Readers opened their hearts to many of those profiled this season.
At age 2, Taylor Downs is too young to understand how — or even why — the community has come to her aid as the kickoff story in this year's Light One Candle series.
Taylor was born without any bones in her left foot and left hand. Her hand is not really an issue at this point, her parents said. But the toddler's vestigial foot was amputated so she could wear a prosthesis to walk. And she has more surgeries to come.
Her mother, Misti Downs, said the community response generated by Taylor's story featured in the Dec. 7 Mail Tribune will help her daughter continue treatment at Seattle Children's Hospital.
"We had a couple, and a friend of theirs, use their frequent-flier miles to pay for two of our trips. That's huge. We are truly grateful," said Misti Downs.
In addition to the airline miles, community members also sent $1,487 in cash to the St. Vincent de Paul Society in Taylor's name.
The money will be used to offset travel expenses such as hotel rooms, meals out and other costs, she said.
Another gift has been just as important. Misti Downs had said she wanted to hear from other mothers, or other children, who had experience dealing with some of the challenges her daughter will face.
In came an e-mail from Kaydee Kerr. Her language arts teacher had given her a copy of the article about Taylor. The 14-year-old Eagle Point middle-schooler said she could relate.
"My right arm is stopped at the elbow, I was born with only half," Kaydee said. "I also have to use a prosthetic leg to walk. I would love to get in contact with Taylor's family and spend some time with them."
Hearing from the happy, well-adjusted volleyball star was one of the best gifts a mom could get, Misti Downs said.
"What a sweet, sweet girl. It's inspiring to see what the future holds for Taylor," she said.
Other candidates featured in the 15-day Light One Candle series also received gifts and donations from community members in a giving spirit this holiday season.
A family of five who has a special-needs 2-year-old daughter received $1,560 in cash "and a carload of toys," said Kathy Morgan of St. Vincent de Paul.
Chelsea, the young girl who was abused by her father and neglected by her mother, received a new bike and money to complete at least half a year of therapy, said Marlene Mish, executive director of the Children's Advocacy Center.
"In fact, we got several bikes. About six. Chelsea doesn't know. She'll find out on Christmas," Mish said.
The extra bikes will be donated to other children at the center today, she said.
Support for a young mother and her three children fleeing an abusive situation "will certainly be an imprint in this family's life," said Emily Canete, program administrator for Court Appointed Special Advocates of Jackson County.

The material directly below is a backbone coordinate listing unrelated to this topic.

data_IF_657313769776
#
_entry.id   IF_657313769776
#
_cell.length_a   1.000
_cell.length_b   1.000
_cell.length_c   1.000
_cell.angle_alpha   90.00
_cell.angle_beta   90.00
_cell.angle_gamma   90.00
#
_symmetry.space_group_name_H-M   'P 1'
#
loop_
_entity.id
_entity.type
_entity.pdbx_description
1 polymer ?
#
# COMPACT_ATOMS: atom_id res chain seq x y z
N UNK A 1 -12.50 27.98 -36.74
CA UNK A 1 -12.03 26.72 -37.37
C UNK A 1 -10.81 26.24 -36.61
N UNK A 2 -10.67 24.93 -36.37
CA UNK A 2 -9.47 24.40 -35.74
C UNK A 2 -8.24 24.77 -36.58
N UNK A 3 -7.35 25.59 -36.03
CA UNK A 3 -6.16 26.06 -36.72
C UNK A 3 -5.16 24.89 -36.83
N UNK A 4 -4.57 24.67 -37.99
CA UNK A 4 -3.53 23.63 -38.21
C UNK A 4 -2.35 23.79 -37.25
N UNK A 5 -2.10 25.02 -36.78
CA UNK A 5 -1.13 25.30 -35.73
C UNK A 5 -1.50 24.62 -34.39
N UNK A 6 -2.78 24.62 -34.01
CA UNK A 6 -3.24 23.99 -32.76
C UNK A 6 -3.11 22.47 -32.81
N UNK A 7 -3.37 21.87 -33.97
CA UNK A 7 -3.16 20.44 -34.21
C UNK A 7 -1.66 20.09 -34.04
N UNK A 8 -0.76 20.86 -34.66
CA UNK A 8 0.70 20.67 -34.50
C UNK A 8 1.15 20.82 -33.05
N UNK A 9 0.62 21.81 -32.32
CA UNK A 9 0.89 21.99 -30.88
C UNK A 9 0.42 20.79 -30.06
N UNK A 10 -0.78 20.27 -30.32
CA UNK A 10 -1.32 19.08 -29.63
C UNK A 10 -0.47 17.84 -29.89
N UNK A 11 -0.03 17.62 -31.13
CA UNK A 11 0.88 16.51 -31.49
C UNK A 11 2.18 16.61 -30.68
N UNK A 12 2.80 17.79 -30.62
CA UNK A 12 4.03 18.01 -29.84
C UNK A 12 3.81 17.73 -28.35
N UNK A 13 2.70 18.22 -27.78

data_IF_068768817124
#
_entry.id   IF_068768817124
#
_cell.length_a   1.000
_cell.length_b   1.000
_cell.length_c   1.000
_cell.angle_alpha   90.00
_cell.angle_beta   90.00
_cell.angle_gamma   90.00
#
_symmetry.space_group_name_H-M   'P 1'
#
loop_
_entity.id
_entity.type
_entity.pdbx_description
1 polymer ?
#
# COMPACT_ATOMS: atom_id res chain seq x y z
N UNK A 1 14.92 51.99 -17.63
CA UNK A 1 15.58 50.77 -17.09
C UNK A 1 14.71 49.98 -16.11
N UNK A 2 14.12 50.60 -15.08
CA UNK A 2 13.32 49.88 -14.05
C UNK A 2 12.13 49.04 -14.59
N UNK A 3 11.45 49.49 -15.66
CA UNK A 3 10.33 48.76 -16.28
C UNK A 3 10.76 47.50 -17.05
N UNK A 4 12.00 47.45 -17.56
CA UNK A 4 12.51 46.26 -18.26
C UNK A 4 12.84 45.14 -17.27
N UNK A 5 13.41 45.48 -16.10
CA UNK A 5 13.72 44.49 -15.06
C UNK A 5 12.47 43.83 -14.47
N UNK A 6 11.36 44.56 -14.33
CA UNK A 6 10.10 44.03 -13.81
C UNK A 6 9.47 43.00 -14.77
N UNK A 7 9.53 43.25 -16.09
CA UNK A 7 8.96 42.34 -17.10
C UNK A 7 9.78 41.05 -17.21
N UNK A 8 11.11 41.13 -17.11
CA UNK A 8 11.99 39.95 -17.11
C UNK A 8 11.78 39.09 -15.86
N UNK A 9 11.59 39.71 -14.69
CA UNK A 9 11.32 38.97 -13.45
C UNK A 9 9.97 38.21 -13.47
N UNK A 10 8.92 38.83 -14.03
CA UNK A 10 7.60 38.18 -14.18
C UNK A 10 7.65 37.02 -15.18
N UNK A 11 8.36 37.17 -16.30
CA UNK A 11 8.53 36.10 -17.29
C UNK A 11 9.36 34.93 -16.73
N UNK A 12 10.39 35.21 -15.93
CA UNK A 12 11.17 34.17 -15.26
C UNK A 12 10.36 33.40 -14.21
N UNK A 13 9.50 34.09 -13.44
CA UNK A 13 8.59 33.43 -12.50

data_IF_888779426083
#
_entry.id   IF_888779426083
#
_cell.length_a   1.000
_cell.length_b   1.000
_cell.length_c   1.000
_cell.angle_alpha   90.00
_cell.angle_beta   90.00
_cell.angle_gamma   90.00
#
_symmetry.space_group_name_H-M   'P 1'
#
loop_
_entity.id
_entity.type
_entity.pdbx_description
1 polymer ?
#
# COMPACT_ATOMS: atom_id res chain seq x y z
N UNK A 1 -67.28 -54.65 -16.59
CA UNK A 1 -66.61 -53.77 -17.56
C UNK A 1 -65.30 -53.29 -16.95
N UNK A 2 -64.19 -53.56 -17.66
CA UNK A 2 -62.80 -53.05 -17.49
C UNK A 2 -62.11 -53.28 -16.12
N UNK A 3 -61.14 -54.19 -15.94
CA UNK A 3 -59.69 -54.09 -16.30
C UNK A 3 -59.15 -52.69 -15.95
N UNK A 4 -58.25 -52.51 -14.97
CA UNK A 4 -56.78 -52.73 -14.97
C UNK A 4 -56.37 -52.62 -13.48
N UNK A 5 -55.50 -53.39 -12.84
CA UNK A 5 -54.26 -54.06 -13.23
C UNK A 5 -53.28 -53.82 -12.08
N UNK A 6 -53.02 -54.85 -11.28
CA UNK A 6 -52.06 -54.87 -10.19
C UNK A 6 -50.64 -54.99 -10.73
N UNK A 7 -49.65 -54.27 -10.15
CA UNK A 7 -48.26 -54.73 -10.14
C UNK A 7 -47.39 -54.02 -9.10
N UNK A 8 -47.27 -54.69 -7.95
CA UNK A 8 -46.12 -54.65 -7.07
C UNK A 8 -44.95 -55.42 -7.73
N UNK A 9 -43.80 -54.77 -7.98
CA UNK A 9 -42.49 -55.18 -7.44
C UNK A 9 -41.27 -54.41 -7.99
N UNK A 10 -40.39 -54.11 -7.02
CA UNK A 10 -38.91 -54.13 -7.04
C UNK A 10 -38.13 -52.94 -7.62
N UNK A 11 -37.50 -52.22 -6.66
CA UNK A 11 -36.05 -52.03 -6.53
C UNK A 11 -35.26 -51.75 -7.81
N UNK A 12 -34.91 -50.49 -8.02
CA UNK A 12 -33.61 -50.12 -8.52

"We live in a wonderful community," Canete said.
The family received couches, mattresses, love seats, twin beds, toddler beds, cribs, strollers, clothes for the mom and girls, housing supplies, small kitchen appliances and a television, she said.
Victoria, a young woman fleeing a bad marriage, and Carla and her kids, in a similar predicament, got help through the community and Dunn House shelter. Furnishings, dishes, clothes, toys and art supplies poured in, said Gerry Sea of Dunn House.
"People were really generous and concerned," said Sea.
A single mom with twin toddlers seeking a new start for her children and herself was sponsored by Healthy Start. Within a day of publication of her story, a gentleman arrived at the non-profit's offices with three $200 gift cards for groceries. He also cut a check for $1,000 to benefit all the Healthy Start families, said Donna King.
"Many families received that help from his generous spirit," said King.
In addition to the anonymous donor, a club of e-mailers put together Wal-Mart gift cards for household items.
Grace, a 6-year-old, donated her beloved Dora the Explorer castle and furniture, a DVD and books to the toddlers.
"She was a little sad to see them go, but knew how much fun the (twins) would have with all of it," said King.
The mother was overwhelmed by the generosity of the community and can't wait to see the faces of her children when they wake up today and see their new toys and clothes.
Jeremy, a young man who was injured and rendered a quadriplegic, is ready to re-enter the workforce after receiving $2,770 from community members in support of the Mobility to Employment program.
"He will be on his way to work in the very near future," said Glory Cooper, executive director of Mobility Unlimited.
A few Candle candidates did not receive any gifts from the community. At least not yet.
A blended family who suffered the loss of a child through child abuse has yet to receive any gifts or goods, said Ally Kimberling of the Maslow Project.
"I had one response the first weekend but nothing ended up coming from it, and I haven't heard anything since," she said.
Living Opportunities sponsored a woman who suffered a brain injury who was seeking sponsorship to Studio Sfumato. She didn't receive any money for her artistic endeavors. Three autistic teenage boys residing at a Living Opportunities group home and in need of clothes and toys also didn't receive anything.
Several calls came in inquiring about supporting Jenny at Studio Sfumato, but nothing has come of the calls. At least not yet, said Jim Gochenour, Living Opportunities development director.
But the non-profit's third candidate, the gregarious Dorothy, who was the social heartbeat of her apartment complex and needed a new bed and bedding, "was a totally different story," said Gochenour.
Mattresses, box springs and "all kinds of bedding" came flooding in from the community, he said.
"She also got $250 in cash for a shopping spree, including a $100 donation from Answer Page," Gochenour said.
Reach reporter Sanne Specht at 776-4497 or e-mail email@example.com.